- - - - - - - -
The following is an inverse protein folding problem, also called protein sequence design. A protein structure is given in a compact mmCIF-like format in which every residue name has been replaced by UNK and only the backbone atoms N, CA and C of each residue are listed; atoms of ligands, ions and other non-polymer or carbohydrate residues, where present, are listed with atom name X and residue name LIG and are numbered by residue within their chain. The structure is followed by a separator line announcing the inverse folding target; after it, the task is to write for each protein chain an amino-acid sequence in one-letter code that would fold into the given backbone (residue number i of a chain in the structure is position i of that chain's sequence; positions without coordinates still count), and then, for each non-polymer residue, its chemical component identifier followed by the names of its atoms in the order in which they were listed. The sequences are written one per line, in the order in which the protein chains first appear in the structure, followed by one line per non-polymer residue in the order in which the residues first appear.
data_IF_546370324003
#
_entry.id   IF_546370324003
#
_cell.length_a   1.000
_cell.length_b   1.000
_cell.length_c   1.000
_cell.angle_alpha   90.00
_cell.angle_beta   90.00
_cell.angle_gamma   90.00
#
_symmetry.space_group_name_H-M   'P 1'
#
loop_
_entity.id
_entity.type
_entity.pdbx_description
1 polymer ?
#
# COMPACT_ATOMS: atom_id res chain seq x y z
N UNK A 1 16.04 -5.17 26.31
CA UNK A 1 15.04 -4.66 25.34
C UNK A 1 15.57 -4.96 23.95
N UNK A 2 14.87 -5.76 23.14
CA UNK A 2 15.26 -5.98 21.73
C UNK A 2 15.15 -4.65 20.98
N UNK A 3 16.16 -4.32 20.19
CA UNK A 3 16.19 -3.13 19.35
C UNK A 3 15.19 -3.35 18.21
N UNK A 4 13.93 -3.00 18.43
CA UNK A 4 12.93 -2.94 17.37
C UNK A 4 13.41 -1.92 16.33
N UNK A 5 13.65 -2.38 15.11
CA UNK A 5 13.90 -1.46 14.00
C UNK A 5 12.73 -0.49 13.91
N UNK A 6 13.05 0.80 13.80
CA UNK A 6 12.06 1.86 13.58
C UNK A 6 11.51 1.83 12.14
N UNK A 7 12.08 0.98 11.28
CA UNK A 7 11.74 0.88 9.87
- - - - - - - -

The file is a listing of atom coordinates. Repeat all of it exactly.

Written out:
The following is an inverse protein folding problem, also called protein sequence design. A protein structure is given in a compact mmCIF-like format in which every residue name has been replaced by UNK and only the backbone atoms N, CA and C of each residue are listed; atoms of ligands, ions and other non-polymer or carbohydrate residues, where present, are listed with atom name X and residue name LIG and are numbered by residue within their chain. The structure is followed by a separator line announcing the inverse folding target; after it, the task is to write for each protein chain an amino-acid sequence in one-letter code that would fold into the given backbone (residue number i of a chain in the structure is position i of that chain's sequence; positions without coordinates still count), and then, for each non-polymer residue, its chemical component identifier followed by the names of its atoms in the order in which they were listed. The sequences are written one per line, in the order in which the protein chains first appear in the structure, followed by one line per non-polymer residue in the order in which the residues first appear.
data_IF_546370324003
#
_entry.id   IF_546370324003
#
_cell.length_a   1.000
_cell.length_b   1.000
_cell.length_c   1.000
_cell.angle_alpha   90.00
_cell.angle_beta   90.00
_cell.angle_gamma   90.00
#
_symmetry.space_group_name_H-M   'P 1'
#
loop_
_entity.id
_entity.type
_entity.pdbx_description
1 polymer ?
#
# COMPACT_ATOMS: atom_id res chain seq x y z
N UNK A 1 16.04 -5.17 26.31
CA UNK A 1 15.04 -4.66 25.34
C UNK A 1 15.57 -4.96 23.95
N UNK A 2 14.87 -5.76 23.14
CA UNK A 2 15.26 -5.98 21.73
C UNK A 2 15.15 -4.65 20.98
N UNK A 3 16.16 -4.32 20.19
CA UNK A 3 16.19 -3.13 19.35
C UNK A 3 15.19 -3.35 18.21
N UNK A 4 13.93 -3.00 18.43
CA UNK A 4 12.93 -2.94 17.37
C UNK A 4 13.41 -1.92 16.33
N UNK A 5 13.65 -2.38 15.11
CA UNK A 5 13.90 -1.46 14.00
C UNK A 5 12.73 -0.49 13.91
N UNK A 6 13.05 0.80 13.80
CA UNK A 6 12.06 1.86 13.58
C UNK A 6 11.51 1.83 12.14
N UNK A 7 12.08 0.98 11.28
CA UNK A 7 11.74 0.88 9.87